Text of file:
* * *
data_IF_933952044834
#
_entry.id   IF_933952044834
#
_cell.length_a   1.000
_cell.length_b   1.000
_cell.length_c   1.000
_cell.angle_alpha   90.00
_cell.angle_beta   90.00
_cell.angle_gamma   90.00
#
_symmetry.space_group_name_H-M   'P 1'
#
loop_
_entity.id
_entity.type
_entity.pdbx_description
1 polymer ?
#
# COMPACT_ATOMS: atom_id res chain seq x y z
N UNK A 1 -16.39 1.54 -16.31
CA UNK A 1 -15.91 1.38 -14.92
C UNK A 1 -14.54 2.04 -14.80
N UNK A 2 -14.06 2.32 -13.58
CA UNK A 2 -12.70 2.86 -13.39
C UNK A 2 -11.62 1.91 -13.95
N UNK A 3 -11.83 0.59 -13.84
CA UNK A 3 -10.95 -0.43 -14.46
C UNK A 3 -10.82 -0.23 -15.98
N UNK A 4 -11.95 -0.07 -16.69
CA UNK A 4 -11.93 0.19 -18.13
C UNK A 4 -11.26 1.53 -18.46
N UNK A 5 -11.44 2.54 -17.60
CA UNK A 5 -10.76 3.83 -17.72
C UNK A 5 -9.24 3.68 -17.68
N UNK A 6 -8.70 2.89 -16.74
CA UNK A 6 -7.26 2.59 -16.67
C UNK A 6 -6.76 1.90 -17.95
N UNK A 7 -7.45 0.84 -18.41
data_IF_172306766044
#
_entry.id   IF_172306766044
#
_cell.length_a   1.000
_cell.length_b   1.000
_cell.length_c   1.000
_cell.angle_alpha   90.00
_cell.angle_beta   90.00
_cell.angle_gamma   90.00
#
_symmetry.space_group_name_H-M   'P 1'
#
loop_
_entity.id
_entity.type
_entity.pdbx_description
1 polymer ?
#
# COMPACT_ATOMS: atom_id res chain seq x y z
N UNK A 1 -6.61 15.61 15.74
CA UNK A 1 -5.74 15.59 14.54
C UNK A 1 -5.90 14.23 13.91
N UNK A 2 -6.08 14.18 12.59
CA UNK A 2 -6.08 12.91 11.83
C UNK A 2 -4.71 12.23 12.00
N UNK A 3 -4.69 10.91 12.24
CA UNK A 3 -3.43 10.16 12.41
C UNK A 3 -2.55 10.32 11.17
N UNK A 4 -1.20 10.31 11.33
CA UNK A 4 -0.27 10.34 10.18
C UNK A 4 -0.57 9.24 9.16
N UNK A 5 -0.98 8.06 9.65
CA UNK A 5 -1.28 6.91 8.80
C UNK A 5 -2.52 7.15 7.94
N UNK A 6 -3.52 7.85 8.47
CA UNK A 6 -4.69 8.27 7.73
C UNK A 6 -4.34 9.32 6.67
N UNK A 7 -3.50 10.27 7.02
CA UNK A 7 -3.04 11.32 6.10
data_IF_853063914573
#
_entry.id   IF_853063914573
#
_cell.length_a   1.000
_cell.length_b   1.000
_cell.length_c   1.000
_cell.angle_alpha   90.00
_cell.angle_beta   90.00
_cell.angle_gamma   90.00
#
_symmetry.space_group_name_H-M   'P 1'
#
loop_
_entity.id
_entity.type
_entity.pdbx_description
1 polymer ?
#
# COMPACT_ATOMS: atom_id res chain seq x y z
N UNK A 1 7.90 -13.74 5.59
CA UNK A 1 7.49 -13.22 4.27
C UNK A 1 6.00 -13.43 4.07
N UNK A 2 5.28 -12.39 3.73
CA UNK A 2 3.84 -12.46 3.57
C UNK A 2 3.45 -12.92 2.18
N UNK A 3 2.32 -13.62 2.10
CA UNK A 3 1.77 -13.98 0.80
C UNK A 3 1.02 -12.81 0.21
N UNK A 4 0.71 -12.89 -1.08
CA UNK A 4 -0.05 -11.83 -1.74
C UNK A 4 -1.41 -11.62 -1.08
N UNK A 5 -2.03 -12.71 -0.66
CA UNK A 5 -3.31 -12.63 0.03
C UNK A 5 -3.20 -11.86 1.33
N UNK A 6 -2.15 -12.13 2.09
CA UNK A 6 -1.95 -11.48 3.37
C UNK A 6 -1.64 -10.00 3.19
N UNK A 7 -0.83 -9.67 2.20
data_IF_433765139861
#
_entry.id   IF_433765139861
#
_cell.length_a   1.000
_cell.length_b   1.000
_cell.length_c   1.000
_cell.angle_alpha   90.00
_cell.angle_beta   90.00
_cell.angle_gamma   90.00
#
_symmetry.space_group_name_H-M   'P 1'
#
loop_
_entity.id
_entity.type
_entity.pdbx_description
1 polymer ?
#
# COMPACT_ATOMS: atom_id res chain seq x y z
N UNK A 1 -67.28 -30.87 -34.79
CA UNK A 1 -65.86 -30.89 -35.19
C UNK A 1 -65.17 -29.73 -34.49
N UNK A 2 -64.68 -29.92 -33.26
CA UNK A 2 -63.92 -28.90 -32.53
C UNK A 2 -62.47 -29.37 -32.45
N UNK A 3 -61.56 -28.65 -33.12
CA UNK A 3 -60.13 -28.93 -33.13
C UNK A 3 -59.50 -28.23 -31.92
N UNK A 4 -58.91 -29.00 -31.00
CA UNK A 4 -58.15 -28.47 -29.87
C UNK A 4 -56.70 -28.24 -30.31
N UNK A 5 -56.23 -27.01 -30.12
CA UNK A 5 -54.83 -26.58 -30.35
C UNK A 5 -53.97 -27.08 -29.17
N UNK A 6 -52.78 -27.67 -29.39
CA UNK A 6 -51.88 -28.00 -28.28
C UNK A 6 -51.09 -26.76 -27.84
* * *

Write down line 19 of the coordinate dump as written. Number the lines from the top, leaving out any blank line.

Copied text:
#